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Discussion of bugs in Mozilla Thunderbird
tanstaafl
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Post Posted October 11th, 2010, 6:41 am

Facts of life about reporting bugs

MozillaZine is not run by or affiliated with Mozilla, it's an independent user community. While you can report a bug in this forum the consensus is that process doesn't work. We try to collaborate with Mozilla, but their employees don't read these forums. Your best bet is to submit a bug report at https://bugzilla.mozilla.org/ (their bug tracking system). If you do that you are guaranteed that at least QA will read and track it. Most bugs reported here just get lost in the clutter.

Many users first reaction when they have a problem is that its a bug. It may be, but if you're really asking for help, please use the Thunderbird Support forum instead. Its gets far more traffic and is meant for helping users. I suggest you create a thread in this forum only after you've asked for help in the Thunderbird support forum, and the consensus is that its a real bug. Thunderbird Issues has workarounds for many common problems.

QA triage

Every Thursday Mozilla Messaging QA has a "bug day" where they triage bug reports. See here if you're interested in helping.

Beta channel

Thunderbird has different release "channels". Normally you only get an automatic update when a release is ready for general use. However, you can install a beta version that is suitable for public testing by any user. Most of its features will work and serious bugs are unlikely, but its a calculated risk. It is not like a Google beta which is actually a production version. Once you do that you will get automatic updates for both beta and official releases.

Mozilla relies heavily upon users testing pre-release versions. It is also a good way to influence developers as they are typically more receptive to feedback then. Downloads for Beta versions are available from the Thunderbird Channels web page.

If you want to stop getting beta updates you can either uninstall that version (uninstalling doesn't delete your profile, which has your mail, settings, address books etc.) and then download and install the latest released version, or change the app.update.channel setting in the defaults/pref/channel-prefs.js file in the Thunderbird program directory from beta to release. See Testing pre-release versions for more information.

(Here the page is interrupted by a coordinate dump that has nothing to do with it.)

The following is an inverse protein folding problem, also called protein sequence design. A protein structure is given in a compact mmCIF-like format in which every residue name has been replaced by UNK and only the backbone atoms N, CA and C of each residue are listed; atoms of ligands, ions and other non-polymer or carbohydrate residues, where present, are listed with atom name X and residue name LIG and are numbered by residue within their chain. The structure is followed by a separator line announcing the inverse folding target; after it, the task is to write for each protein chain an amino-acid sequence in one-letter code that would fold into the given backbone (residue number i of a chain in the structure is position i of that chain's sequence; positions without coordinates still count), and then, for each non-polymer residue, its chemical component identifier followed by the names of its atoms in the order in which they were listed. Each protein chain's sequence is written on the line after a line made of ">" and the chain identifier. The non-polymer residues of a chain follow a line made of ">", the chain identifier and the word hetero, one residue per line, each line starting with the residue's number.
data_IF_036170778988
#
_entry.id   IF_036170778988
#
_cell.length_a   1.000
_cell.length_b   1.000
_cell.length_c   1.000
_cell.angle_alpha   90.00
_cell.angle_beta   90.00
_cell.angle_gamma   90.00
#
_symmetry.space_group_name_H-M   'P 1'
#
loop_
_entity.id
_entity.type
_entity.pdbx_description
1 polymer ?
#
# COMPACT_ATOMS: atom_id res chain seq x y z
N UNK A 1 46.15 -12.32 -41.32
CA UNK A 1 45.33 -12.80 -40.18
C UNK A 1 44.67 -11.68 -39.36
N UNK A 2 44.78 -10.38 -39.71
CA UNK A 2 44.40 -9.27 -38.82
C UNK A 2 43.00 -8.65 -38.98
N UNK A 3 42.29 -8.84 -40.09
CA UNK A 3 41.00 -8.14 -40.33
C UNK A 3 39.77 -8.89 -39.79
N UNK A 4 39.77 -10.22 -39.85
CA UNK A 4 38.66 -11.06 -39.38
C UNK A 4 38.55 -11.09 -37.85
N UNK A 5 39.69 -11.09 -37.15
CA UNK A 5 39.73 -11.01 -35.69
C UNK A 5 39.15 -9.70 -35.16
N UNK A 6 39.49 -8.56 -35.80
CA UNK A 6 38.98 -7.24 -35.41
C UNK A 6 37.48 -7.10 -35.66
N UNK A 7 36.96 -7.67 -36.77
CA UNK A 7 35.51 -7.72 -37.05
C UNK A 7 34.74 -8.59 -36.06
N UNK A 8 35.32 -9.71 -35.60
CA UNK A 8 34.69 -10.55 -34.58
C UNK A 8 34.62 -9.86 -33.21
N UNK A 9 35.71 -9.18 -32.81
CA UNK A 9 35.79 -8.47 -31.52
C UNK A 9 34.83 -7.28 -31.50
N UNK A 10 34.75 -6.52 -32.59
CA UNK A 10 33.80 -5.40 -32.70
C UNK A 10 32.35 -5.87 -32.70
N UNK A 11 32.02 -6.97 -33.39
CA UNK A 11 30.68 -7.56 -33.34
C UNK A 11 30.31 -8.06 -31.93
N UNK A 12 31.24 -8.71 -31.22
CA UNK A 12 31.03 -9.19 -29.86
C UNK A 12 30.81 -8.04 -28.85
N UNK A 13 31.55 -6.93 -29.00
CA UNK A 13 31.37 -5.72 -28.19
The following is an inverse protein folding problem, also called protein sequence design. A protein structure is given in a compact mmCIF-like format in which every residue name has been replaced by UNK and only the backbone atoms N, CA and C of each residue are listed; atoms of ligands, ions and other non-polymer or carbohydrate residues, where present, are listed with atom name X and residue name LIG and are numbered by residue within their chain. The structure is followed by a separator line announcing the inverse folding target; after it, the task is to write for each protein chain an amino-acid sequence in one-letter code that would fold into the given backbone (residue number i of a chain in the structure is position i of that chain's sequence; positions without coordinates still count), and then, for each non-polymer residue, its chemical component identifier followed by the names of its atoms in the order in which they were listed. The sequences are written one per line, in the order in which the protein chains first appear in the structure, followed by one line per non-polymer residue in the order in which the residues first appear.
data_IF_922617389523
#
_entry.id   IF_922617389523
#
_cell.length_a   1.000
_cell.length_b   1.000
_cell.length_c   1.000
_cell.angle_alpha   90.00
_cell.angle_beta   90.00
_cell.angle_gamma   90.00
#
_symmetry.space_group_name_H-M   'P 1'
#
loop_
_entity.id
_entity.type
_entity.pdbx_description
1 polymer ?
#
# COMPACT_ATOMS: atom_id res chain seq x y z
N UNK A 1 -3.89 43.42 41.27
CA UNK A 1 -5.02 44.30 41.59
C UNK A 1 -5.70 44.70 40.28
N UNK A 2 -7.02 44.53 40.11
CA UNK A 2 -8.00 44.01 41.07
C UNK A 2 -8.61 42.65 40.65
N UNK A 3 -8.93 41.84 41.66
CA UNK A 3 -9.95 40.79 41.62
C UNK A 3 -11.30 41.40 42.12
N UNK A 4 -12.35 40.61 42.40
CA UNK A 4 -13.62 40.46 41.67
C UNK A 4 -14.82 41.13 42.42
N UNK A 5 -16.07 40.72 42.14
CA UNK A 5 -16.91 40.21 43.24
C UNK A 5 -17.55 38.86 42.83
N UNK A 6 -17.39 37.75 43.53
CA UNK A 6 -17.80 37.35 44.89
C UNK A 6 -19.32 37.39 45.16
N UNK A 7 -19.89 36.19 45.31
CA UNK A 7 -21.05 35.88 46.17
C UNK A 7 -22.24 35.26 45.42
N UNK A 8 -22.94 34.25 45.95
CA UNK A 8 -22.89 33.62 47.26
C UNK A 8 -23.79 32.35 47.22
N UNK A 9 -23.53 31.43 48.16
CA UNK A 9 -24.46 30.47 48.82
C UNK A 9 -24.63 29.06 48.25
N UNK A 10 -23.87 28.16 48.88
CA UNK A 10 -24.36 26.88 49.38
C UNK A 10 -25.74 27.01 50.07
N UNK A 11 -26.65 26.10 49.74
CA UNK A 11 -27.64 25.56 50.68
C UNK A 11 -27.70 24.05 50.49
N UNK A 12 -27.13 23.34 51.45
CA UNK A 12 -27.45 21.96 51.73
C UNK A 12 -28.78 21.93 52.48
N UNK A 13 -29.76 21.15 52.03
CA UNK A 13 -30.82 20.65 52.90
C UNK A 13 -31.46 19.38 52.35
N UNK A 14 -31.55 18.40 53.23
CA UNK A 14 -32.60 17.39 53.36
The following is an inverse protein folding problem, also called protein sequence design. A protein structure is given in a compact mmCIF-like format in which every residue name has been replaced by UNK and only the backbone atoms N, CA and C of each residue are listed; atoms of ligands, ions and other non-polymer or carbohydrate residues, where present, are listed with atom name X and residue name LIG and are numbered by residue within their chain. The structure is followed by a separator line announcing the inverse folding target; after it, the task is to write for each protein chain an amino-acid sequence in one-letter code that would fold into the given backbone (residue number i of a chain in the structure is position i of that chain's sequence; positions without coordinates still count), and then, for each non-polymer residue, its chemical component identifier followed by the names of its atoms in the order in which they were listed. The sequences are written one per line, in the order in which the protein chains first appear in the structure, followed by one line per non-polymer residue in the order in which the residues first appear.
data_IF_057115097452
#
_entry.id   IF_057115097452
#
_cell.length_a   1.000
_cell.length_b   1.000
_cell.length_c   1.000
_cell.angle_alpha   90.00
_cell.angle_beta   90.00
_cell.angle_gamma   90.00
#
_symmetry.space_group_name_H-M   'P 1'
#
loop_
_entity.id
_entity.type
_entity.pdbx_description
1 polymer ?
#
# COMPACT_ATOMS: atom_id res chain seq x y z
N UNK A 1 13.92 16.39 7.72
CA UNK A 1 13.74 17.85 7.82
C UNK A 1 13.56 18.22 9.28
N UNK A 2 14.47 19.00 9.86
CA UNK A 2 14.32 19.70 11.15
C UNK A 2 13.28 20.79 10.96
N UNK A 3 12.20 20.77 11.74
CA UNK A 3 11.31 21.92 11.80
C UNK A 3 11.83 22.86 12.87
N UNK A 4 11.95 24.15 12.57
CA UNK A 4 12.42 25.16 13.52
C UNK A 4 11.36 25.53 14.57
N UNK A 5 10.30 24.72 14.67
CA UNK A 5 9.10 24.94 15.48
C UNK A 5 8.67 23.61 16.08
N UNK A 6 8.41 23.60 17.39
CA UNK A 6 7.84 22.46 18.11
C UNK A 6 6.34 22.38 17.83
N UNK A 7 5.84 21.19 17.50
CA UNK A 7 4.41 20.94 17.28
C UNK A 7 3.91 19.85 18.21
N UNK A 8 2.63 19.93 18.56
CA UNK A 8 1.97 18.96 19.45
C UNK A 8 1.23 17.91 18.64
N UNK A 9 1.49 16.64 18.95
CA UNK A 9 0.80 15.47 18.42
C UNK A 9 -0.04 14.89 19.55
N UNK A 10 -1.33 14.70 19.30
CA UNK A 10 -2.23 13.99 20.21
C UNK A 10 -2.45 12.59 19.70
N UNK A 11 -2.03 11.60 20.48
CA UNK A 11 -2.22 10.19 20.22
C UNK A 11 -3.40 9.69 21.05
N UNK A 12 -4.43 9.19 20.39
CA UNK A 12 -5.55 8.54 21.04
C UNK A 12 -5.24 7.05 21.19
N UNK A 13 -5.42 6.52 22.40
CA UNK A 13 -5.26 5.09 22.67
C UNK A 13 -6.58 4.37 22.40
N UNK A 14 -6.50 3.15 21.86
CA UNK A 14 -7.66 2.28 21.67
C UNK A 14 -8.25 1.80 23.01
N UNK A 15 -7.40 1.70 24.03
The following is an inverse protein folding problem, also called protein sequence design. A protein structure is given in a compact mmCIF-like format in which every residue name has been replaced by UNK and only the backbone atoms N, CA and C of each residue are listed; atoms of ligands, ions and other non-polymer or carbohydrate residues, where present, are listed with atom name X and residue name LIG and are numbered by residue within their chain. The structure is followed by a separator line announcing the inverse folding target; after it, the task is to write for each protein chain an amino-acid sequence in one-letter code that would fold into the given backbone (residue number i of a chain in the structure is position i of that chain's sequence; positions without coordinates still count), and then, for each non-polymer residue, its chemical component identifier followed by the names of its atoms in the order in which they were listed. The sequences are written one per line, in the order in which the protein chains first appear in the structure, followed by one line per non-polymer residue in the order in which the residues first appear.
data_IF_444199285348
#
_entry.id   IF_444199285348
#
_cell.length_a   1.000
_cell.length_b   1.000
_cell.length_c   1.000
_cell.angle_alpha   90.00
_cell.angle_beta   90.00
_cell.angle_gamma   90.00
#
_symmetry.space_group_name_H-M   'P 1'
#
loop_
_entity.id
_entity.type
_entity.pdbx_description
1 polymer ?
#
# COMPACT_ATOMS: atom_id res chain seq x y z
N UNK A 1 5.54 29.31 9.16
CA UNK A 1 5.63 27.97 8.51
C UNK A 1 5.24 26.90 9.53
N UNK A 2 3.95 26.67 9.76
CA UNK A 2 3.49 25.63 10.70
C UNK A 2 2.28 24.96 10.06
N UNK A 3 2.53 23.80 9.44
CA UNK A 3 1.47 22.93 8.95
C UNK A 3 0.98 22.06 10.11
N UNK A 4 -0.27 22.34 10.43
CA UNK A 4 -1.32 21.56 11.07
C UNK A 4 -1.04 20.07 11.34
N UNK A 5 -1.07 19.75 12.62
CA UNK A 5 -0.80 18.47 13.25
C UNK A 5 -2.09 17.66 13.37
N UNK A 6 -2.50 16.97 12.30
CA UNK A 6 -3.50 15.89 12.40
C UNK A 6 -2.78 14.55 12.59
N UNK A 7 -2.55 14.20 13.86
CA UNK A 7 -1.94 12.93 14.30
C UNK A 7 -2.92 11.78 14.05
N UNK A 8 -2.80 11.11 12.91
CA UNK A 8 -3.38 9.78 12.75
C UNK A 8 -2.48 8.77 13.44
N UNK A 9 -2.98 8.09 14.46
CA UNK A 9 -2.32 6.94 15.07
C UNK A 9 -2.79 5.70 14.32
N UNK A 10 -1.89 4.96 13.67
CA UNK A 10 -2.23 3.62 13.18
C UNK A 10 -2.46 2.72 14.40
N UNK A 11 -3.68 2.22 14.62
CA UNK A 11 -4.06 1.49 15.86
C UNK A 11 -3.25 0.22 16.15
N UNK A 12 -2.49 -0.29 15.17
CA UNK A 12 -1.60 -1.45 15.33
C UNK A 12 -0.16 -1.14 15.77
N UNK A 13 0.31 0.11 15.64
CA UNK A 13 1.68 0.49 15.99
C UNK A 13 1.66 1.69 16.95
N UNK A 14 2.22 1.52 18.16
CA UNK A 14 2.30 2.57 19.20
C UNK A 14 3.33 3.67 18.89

Daily builds

Daily automated builds are available. They have the very latest changes but are not suitable for most users because they're untested and their behavior changes so frequently. They are usually perfectly usable if you're comfortable taking a calculated risk but frequently when they fix one bug they create another, and you're not going to be able to get any help via normal support channels if you run into a problem.

They're meant only for testers and developers, but if a bug report says your bug was fixed in the "trunk" or a certain "branch" and for some reason you can't wait for the release the bug fix is scheduled for you might consider backing up your profile and then trying one. See the sticky thread at the top of the Thunderbird Builds forum for more information. It also has a weekly build thread with feedback on known problems. Its a good idea to browse that thread and pick a build rather than blindly install the very latest one. You should also read the advice in Testing pre-release versions.

Weekly build blog

Rumbling Edge is a weekly build blog. It has lists of fixed and outstanding (ones important enough to block a release) bugs, with short descriptions and a link to the bug report. Frequently a bug is reported in multiple bug reports, some of which get ignored and some of which are marked duplicate. This blog is a handy way to track whats happening (anybody trying to fix your problem) without having to spend a lot of time identifying all of the bug reports.

Experimental features

The developers occasionally release an experimental add-on to get feedback on a feature that they're considering building into Thunderbird. This was first done with the "Quick Filter experimental add-on", which resulted in the QuickFilter toolbar in 3.1. Its much easier to influence a developer by providing feedback for one of the experimental add-ons, than to file bug reports afterwards. They remove the experimental add-on from the Mozilla add-ons web site after the feature is built-in (rather than just labeling the add-on as obsolete and unsupported) to prevent anybody from trying to get support for it.

Official status pages

The releases web site lists the schedules of upcoming and recent releases. The status meetings web page has links to the agenda and minutes of each weekly Thunderbird status meeting.

Other

The Other sources of Thunderbird information KB article has links to other places to get support, other forums, build status information, specs, development plans, developers blogs etc.

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